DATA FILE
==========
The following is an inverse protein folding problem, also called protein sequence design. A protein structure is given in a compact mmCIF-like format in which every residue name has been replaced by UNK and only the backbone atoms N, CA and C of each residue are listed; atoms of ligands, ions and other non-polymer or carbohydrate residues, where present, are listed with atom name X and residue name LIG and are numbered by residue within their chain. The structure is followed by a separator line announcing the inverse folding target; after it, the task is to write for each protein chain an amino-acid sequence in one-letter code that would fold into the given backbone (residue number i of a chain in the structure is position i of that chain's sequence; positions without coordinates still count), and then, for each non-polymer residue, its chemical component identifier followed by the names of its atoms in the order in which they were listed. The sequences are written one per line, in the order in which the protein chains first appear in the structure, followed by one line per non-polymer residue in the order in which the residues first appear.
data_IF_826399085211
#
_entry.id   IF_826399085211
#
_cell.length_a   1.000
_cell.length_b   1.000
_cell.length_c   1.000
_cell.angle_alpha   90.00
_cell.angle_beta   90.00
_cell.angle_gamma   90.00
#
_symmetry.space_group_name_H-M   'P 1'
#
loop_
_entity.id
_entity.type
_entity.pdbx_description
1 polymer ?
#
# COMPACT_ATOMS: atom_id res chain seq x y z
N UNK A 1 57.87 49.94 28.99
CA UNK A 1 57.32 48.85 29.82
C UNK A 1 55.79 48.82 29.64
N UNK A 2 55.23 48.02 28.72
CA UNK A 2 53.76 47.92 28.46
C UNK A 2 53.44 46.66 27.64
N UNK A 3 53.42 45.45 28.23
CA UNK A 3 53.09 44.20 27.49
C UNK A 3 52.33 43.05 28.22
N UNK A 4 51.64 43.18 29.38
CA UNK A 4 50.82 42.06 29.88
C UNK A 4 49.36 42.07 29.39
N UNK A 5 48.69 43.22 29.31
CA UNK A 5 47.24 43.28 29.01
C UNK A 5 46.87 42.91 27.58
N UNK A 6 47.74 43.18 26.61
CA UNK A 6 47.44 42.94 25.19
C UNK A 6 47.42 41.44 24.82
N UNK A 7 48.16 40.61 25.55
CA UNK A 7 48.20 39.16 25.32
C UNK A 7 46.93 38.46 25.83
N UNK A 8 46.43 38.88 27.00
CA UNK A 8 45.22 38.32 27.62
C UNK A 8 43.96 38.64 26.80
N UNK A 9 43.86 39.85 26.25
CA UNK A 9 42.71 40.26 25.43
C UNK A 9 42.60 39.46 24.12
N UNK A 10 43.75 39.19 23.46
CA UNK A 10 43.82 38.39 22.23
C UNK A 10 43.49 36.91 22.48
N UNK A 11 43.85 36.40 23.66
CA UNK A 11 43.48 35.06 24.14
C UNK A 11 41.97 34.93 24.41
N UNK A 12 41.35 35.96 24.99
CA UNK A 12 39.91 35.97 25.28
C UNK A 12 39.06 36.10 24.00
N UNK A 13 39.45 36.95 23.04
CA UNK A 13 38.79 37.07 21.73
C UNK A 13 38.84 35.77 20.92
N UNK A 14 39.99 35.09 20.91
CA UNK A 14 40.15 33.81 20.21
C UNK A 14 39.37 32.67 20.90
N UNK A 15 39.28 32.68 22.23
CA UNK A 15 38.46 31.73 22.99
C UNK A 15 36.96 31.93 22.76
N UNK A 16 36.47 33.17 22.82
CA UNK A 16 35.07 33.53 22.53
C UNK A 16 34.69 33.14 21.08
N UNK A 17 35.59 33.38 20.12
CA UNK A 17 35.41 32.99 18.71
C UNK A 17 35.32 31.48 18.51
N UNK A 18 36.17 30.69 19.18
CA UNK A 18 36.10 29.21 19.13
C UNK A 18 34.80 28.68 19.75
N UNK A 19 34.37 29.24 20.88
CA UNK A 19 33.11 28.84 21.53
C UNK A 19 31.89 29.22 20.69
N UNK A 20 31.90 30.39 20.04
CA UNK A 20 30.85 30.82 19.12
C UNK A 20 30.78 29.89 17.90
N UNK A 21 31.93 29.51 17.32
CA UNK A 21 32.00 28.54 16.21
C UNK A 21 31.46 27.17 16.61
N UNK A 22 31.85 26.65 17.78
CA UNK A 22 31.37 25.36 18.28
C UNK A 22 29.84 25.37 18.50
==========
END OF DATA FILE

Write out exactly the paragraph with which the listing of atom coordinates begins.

The following is an inverse protein folding problem, also called protein sequence design. A protein structure is given in a compact mmCIF-like format in which every residue name has been replaced by UNK and only the backbone atoms N, CA and C of each residue are listed; atoms of ligands, ions and other non-polymer or carbohydrate residues, where present, are listed with atom name X and residue name LIG and are numbered by residue within their chain. The structure is followed by a separator line announcing the inverse folding target; after it, the task is to write for each protein chain an amino-acid sequence in one-letter code that would fold into the given backbone (residue number i of a chain in the structure is position i of that chain's sequence; positions without coordinates still count), and then, for each non-polymer residue, its chemical component identifier followed by the names of its atoms in the order in which they were listed. The sequences are written one per line, in the order in which the protein chains first appear in the structure, followed by one line per non-polymer residue in the order in which the residues first appear.